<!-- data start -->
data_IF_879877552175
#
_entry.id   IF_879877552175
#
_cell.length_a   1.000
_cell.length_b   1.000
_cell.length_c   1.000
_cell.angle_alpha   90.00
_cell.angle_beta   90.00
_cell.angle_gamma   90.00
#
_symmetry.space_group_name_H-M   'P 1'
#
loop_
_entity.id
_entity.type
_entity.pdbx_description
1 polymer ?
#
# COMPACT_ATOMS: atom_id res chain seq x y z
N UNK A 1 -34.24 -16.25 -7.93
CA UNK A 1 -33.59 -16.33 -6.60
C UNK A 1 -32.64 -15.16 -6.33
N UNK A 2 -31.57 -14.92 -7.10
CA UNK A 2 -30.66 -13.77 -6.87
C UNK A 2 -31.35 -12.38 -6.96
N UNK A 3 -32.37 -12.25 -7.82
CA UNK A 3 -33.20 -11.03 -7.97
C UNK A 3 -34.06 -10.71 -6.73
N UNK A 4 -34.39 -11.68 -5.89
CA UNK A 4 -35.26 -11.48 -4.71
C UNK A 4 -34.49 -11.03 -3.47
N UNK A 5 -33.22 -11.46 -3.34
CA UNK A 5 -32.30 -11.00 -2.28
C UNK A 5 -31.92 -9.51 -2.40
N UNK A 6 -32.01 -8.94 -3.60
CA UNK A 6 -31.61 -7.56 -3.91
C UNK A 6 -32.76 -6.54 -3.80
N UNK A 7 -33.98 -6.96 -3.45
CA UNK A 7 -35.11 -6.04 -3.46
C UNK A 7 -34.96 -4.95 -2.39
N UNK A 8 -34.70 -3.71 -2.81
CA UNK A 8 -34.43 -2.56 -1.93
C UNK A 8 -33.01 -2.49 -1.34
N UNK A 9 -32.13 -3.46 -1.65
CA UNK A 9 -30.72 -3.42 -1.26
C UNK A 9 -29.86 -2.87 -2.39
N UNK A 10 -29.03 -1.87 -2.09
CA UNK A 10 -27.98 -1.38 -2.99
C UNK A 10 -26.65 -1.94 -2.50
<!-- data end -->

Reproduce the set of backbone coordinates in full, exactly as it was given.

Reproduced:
data_IF_879877552175
#
_entry.id   IF_879877552175
#
_cell.length_a   1.000
_cell.length_b   1.000
_cell.length_c   1.000
_cell.angle_alpha   90.00
_cell.angle_beta   90.00
_cell.angle_gamma   90.00
#
_symmetry.space_group_name_H-M   'P 1'
#
loop_
_entity.id
_entity.type
_entity.pdbx_description
1 polymer ?
#
# COMPACT_ATOMS: atom_id res chain seq x y z
N UNK A 1 -34.24 -16.25 -7.93
CA UNK A 1 -33.59 -16.33 -6.60
C UNK A 1 -32.64 -15.16 -6.33
N UNK A 2 -31.57 -14.92 -7.10
CA UNK A 2 -30.66 -13.77 -6.87
C UNK A 2 -31.35 -12.38 -6.96
N UNK A 3 -32.37 -12.25 -7.82
CA UNK A 3 -33.20 -11.03 -7.97
C UNK A 3 -34.06 -10.71 -6.73
N UNK A 4 -34.39 -11.68 -5.89
CA UNK A 4 -35.26 -11.48 -4.71
C UNK A 4 -34.49 -11.03 -3.47
N UNK A 5 -33.22 -11.46 -3.34
CA UNK A 5 -32.30 -11.00 -2.28
C UNK A 5 -31.92 -9.51 -2.40
N UNK A 6 -32.01 -8.94 -3.60
CA UNK A 6 -31.61 -7.56 -3.91
C UNK A 6 -32.76 -6.54 -3.80
N UNK A 7 -33.98 -6.96 -3.45
CA UNK A 7 -35.11 -6.04 -3.46
C UNK A 7 -34.96 -4.95 -2.39
N UNK A 8 -34.70 -3.71 -2.81
CA UNK A 8 -34.43 -2.56 -1.93
C UNK A 8 -33.01 -2.49 -1.34
N UNK A 9 -32.13 -3.46 -1.65
CA UNK A 9 -30.72 -3.42 -1.26
C UNK A 9 -29.86 -2.87 -2.39
N UNK A 10 -29.03 -1.87 -2.09
CA UNK A 10 -27.98 -1.38 -2.99
C UNK A 10 -26.65 -1.94 -2.50